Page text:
“What was really inspiring to us was to see that, in a unique context for civic efforts for land conservation, there were a huge number of initiatives and people who are making their best efforts using the laws and policies in place to protect the places that they love,” Navalkha says. “There's so much good work happening, so much intact, amazing landscape and wildlife to protect.”

For example, the group visited a 40-acre forest reserve bordering Ranthambore National Park, one of the world’s best-known Bengal tiger sanctuaries. The reserve was created piece by piece, through persistence and passion, by wildlife photographer Aditya “Dicky” Singh and his wife, Poonam Singh. The couple first visited and fell in love with the area in the late 1990s; over the course of two decades, they purchased parcels of farmland bordering the national park and set about cultivating the land with native trees and shrubs, creating more habitat—and even watering holes, as the new greenery helped retain rainfall—for the park’s famed tigers.

Dicky Singh passed away unexpectedly in September, at age 57. But his efforts to celebrate and protect India’s wildlife will leave an enduring legacy. “Aditya was a passionate conservationist and photographer, whose love of wildlife is a beacon for youth in India,” says Balendu Singh, former honorary wildlife warden of Ranthambore National Park, who helped the ILCN group connect with conservationists in Rajasthan.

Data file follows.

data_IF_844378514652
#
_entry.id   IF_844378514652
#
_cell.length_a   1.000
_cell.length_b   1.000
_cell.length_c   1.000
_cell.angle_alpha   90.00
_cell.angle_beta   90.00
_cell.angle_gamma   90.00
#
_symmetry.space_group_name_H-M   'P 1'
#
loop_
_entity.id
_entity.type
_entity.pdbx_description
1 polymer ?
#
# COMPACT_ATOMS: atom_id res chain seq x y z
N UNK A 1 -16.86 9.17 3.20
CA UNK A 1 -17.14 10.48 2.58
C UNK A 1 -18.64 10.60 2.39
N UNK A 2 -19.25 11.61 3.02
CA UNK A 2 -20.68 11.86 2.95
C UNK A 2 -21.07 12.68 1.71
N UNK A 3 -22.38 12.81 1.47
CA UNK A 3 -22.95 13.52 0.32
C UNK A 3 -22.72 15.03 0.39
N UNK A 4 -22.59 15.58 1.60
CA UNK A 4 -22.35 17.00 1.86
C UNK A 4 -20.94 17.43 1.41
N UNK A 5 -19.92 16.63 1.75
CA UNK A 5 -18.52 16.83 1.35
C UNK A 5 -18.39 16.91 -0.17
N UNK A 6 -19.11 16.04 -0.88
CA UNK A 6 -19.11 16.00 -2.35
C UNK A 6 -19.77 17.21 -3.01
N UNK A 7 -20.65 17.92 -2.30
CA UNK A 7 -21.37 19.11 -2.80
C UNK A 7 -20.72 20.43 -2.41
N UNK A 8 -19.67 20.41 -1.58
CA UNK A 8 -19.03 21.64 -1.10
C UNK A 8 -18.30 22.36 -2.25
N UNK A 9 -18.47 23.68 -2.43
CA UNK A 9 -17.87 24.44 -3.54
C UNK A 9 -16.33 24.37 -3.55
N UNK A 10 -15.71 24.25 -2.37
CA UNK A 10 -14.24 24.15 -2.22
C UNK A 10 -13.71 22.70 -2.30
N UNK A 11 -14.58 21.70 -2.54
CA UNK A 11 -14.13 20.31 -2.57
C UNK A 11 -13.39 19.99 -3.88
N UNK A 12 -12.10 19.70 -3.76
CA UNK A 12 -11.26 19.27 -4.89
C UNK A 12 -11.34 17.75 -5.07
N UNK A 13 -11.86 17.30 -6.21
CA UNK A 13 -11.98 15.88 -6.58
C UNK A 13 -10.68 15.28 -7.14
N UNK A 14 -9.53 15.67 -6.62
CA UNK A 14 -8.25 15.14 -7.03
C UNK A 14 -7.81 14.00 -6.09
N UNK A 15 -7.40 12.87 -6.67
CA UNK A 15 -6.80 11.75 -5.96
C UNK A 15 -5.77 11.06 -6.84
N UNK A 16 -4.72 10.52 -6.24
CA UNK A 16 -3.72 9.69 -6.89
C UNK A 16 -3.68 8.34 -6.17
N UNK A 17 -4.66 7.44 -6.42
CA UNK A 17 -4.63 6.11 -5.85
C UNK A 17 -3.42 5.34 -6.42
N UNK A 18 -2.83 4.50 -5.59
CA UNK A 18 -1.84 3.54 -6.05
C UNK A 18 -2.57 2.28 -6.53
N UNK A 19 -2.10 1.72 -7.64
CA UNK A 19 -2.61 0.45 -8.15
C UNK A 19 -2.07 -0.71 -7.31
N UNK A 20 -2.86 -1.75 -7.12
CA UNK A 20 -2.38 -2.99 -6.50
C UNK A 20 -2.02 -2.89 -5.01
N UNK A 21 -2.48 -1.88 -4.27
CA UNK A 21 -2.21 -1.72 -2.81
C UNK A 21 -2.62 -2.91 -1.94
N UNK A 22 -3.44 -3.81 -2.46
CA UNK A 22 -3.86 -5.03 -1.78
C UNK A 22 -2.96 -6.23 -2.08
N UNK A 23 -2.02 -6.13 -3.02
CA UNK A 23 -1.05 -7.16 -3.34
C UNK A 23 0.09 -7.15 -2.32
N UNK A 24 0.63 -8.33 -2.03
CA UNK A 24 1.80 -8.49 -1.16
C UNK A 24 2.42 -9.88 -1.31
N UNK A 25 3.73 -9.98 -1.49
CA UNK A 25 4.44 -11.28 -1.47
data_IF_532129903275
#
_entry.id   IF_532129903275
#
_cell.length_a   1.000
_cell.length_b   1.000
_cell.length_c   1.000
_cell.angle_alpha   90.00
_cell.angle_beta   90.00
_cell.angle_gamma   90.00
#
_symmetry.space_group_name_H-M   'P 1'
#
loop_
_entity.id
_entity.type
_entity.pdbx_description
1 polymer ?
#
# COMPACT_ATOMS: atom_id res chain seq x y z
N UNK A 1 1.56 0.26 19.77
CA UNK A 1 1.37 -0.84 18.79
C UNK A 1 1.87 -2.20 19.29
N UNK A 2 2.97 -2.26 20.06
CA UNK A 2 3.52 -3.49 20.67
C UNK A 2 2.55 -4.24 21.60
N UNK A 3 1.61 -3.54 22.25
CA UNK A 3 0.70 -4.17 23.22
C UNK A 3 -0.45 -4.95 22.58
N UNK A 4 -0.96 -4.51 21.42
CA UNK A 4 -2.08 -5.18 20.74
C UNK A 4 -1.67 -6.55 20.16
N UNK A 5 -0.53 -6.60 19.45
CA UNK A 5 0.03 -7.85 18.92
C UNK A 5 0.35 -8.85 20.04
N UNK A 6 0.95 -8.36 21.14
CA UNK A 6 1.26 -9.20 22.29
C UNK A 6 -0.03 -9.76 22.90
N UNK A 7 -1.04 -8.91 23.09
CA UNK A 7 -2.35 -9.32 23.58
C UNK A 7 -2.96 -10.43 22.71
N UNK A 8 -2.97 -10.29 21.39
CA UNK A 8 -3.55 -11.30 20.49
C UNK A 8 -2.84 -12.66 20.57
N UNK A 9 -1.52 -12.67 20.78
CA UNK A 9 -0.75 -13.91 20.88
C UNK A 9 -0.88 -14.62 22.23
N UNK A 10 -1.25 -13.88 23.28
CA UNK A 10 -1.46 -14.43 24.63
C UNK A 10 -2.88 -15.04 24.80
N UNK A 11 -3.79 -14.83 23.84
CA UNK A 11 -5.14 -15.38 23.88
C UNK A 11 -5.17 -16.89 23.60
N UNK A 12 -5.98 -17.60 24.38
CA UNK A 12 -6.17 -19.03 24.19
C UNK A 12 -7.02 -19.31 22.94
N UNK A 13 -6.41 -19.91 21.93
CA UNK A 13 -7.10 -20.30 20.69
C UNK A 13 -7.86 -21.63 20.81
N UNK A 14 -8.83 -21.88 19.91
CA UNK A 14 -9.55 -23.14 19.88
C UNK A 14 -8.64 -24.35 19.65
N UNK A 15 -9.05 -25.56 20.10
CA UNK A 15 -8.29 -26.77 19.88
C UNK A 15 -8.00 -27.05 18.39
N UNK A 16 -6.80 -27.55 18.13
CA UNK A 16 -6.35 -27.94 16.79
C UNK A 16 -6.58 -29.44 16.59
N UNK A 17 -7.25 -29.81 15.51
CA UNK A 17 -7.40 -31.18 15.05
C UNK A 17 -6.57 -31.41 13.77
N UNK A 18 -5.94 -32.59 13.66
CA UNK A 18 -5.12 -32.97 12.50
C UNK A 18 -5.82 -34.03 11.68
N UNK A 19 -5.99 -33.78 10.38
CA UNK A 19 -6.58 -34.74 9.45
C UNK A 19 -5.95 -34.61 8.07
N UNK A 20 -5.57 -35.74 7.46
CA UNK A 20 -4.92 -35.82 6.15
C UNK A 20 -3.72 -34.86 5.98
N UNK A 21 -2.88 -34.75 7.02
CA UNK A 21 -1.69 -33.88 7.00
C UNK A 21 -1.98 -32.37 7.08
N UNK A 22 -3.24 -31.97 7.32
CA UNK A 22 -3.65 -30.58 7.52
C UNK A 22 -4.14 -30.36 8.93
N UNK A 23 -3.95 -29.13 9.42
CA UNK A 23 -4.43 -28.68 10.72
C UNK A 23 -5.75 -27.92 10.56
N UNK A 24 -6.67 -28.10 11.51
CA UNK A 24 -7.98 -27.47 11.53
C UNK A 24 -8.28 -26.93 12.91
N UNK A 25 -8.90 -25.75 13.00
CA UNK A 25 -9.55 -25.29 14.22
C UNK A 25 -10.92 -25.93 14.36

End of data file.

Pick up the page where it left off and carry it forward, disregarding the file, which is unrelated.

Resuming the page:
Land ownership is highly regulated in India, and many private and civic conservation efforts are similarly small in scale. But one sentiment the ILCN team heard repeatedly, Navalkha says, was that the country’s extraordinary biological diversity, set against a backdrop of relentless development pressure from a population of 1.4 billion and growing, “makes every effort at land conservation important, no matter how modest.”

Recognizing Informal Land Conservation

Between 7.5 percent and 22 percent of India’s land is formally protected in accordance with criteria established by the International Union for Conservation of Nature (IUCN). But many additional areas could be considered conserved through a designation known as “other effective area-based conservation measures,” or OECMs.

These areas aren’t formally protected the way a national park or wildlife preserve would be, but still provide enduring conservation and biodiversity outcomes—even if protecting nature isn’t their primary objective. Examples could include a sacred grove, or the watershed around a community reservoir. Since these lands lack formal recognition as conserved spaces, they typically don’t convey clear benefits to landowners. “The concept of an OECM, ideally, is that you're recognizing protection that already exists, but that has not been recognized or supported,” Navalkha says. “I think that’s valuable, especially in a country like India.”